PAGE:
Complying with Canadian Call Center Laws

If your business handles telephone calls, such as customer service or telemarketing, in Canada, it is imperative that you follow legal guidelines about calling and privacy. Like most jurisdictions, Canada has laws and guidelines for companies that deal with consumer data. These regulations can be tricky, as there are exemptions and unique situations where data must be deleted. There are also registration requirements for certain businesses that handle customer phone calls, either outbound or inbound.

Call center laws or regulations generally deal with two main aspects of how an organization might interact with the public over the telephone. First, there is a focus on consumer privacy. Calls often involve personal information, such as financial or health concerns, and the Canadian government wants to ensure that consumers are protected. Secondly, call center activity in general is regulated, with such requirements as for registration and adherence to specific telemarketing rules.

To see how Canadian call center laws might impact your business, let's take a closer look at the applicable regulations and how these laws affect your choice of call center software and other unified communications solutions:

Canadian Phone Privacy Laws

The primary federal private sector privacy law is the Personal Information Protection and Electronic Documents Act(PIPEDA). PIPEDA applies to businesses that collect, use, or disclose personal information. The law's focus is on commercial activity. While this primarily means for-profit business calls, the law also applies to non-profit activity that is commercial in nature, such as membership drives and other phone-based fund-raising efforts.

PIPEDA protects personal information, which includes the following:

  • Name
  • Age
  • ID numbers
  • Income
  • Employee files
  • Credit reports
  • Medical records

This is not an exhaustive list and can include opinions, information on ethnicity, and even the existence of prior disputes between a consumer and a merchant. While the law's scope is broad, there are some exemptions, including government-handle information, business contact information, and the collection, use, or disclosure of certain personal information for journalistic, artistic, or literary purposes.

The language of PIPEDA follows the Model Code for the Protection of Personal Information, a voluntary, national standard for personal information protection that was developed over 20 years ago. This code covers responsibility, identification requirements, consent, and limitation of data collection, use, disclosure, and retention, among other things. The scope of these regulations encompass the following organizations:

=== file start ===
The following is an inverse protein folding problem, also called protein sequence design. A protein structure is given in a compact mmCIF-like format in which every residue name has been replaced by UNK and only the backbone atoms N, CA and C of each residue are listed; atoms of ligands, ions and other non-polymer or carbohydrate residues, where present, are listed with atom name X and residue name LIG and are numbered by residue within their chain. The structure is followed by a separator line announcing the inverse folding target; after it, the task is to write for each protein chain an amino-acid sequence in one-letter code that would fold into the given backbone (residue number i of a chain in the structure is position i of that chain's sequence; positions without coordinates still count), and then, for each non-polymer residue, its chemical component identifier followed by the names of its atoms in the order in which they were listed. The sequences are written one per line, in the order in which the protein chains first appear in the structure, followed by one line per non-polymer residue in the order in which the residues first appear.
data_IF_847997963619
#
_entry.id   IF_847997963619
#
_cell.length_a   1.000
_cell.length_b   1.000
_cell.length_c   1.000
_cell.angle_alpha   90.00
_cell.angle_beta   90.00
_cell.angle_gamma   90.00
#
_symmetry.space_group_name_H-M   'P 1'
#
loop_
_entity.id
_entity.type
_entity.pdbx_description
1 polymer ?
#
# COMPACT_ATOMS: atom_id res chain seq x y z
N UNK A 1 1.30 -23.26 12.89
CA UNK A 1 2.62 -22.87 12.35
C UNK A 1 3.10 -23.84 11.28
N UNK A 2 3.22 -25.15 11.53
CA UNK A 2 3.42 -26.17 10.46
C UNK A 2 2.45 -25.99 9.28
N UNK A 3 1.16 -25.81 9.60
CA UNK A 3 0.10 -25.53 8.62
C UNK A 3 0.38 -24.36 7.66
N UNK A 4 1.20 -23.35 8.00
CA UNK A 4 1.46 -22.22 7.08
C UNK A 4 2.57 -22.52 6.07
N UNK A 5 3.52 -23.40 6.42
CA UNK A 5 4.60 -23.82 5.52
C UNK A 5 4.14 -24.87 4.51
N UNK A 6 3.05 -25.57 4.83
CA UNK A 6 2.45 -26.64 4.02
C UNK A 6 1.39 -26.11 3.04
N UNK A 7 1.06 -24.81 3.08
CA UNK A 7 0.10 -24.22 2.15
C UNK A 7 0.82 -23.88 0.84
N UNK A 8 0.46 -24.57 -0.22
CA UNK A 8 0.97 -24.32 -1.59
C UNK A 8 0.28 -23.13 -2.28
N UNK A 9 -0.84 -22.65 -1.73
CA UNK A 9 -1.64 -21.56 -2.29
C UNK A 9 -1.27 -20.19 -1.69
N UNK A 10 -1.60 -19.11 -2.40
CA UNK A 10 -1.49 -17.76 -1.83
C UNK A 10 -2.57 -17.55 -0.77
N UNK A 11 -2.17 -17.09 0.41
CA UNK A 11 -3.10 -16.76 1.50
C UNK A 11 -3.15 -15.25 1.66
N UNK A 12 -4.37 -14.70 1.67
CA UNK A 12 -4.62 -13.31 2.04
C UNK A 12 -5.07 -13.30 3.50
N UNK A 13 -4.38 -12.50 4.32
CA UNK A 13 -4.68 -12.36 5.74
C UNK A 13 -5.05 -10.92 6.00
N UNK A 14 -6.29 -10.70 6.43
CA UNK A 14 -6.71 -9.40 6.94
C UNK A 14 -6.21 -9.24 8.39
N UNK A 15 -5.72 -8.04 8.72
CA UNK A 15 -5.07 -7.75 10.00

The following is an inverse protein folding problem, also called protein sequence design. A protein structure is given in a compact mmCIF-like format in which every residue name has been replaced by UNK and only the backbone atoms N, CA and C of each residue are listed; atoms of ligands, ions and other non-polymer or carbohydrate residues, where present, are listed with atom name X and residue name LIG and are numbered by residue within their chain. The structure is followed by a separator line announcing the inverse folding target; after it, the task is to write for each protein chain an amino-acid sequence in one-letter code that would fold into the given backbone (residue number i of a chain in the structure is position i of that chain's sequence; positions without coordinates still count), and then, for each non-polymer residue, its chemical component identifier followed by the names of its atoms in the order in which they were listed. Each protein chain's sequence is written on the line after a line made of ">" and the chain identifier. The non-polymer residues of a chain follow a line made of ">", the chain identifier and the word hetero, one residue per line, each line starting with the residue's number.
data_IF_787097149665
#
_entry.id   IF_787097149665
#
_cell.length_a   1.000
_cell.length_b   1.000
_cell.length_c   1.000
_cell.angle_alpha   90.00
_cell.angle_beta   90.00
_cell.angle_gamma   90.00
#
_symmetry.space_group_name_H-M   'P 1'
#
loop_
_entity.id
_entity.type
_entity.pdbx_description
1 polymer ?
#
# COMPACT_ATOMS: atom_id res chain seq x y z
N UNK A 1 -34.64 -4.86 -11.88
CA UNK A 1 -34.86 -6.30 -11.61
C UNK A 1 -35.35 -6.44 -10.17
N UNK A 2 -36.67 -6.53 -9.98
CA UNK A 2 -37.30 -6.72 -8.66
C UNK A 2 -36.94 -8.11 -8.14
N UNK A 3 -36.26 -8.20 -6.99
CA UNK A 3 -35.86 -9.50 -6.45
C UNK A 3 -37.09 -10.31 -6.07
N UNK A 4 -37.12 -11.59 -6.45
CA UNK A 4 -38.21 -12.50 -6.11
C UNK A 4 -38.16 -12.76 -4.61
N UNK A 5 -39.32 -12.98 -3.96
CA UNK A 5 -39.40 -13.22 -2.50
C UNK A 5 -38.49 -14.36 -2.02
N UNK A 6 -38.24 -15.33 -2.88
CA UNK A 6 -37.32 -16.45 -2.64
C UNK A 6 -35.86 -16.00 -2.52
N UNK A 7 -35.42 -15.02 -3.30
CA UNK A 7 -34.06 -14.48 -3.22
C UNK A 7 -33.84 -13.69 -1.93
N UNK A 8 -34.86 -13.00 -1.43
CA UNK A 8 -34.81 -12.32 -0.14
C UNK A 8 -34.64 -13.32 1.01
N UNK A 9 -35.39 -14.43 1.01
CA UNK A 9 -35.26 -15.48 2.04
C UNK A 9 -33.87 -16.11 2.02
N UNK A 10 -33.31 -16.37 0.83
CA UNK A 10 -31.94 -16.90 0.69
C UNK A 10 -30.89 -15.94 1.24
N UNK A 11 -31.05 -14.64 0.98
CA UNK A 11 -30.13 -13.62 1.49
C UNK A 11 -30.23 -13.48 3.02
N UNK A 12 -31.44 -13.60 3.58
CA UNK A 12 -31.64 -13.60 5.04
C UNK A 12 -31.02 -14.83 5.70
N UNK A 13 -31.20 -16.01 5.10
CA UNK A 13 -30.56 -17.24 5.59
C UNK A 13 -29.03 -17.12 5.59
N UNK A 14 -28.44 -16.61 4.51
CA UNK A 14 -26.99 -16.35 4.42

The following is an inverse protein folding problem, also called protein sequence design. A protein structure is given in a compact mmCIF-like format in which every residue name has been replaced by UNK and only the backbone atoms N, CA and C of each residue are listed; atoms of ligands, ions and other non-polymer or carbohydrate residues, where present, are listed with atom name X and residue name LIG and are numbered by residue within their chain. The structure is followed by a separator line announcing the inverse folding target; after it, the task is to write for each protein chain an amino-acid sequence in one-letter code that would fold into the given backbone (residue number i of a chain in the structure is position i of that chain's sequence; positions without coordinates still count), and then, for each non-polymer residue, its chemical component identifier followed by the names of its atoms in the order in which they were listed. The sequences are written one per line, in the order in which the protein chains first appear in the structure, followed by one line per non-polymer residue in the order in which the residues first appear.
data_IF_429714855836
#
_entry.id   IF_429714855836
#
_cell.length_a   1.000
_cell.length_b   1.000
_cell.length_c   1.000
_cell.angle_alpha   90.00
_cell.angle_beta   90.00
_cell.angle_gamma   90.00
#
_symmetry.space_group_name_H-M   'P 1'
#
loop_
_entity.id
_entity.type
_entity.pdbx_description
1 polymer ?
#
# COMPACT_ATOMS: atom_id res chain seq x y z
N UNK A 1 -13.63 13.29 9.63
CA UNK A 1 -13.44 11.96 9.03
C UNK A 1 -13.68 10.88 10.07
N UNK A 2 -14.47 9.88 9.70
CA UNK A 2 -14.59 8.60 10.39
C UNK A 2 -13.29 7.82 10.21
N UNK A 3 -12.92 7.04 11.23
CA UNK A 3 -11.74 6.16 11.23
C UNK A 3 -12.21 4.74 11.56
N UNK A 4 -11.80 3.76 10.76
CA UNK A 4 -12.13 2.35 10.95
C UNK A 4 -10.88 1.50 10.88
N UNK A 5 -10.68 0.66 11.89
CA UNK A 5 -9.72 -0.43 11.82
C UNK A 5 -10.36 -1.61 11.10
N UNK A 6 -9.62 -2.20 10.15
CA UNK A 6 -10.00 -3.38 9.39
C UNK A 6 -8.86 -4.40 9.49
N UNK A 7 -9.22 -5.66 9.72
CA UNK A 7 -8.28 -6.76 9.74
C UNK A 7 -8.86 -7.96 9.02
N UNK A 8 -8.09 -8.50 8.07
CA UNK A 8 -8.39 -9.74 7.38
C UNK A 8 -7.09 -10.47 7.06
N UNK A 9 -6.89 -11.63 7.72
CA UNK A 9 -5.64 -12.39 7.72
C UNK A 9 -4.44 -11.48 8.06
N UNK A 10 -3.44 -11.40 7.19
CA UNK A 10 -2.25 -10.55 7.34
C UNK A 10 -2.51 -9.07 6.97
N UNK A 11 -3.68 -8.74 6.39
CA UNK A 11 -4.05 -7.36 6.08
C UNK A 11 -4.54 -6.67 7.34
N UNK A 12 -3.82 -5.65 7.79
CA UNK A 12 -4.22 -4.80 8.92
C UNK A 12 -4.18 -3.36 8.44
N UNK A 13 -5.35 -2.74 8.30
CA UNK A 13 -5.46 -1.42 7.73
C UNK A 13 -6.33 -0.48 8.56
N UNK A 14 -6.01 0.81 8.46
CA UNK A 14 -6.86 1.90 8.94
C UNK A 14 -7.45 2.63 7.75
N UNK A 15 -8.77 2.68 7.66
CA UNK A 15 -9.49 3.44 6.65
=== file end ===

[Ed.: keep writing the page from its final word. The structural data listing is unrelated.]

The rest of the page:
• Financial institutions
  • Retailers
  • Service providers
  • Direct marketers
  • Schools
  • Hospitals

This is not intended as an exhaustive list, as any organization that collects or uses personal information is covered. 

Call-center Registry Laws and Other Regulations

Beyond requirements for protecting personal data, organizations that interact with customers via telephone must also follow certain regulations. These include the National Do Not Call List (DNCL), and the Canadian Radio-television and Telecommunications Commission's (CRTC) Unsolicited Telecommunications Rules. CRTC rules are further broken down to Automatic Dialing and Announcing Device Rules.

In order to determine which laws cover your organization, you must determine if you are a regular or exempt telemarketer. A regular telemarketer uses telecommunications to make solicitation calls. The regulations exempt market research, polls, and surveys from the list of covered telemarketing activities. Other exempt organizations include registered charities, newspapers soliciting subscriptions, political parties and candidates, and business-to-business solicitation. 

If you are a covered organization, you must register with the National DNCL and purchase a subscription for the area codes that you intend to call. You must also download the DNCL data and delete listed numbers from your calling lists. Calling rules include announcing your identification and providing a call back number for speaking to someone about the telemarketing call. 

These rules also specify time frames for data retention, such as a three year recordkeeping period for all call data. Telemarketers must also provide their name and the name of the organization on behalf of which the call is being made.

Compliance with these laws and other privacy requirements can be facilitated through a full-featured call center solution that integrates Customer Relationship Management (CRM) with communications. 8x8's Virtual Call Center and Unified Communications solutions are compliant with privacy regulations and can be configured to meet your business telemarketing needs. At 8x8, compliance and security are as important as reliability.

Call centers rely on their technology to empower them to be as productive as possible. With 8x8's Virtual Contact Center you get world class technology and everything your call center needs in one place. Call 1-866-879-8647 or fill out an online form to request a no-obligation quote from an 8x8 product specialist.

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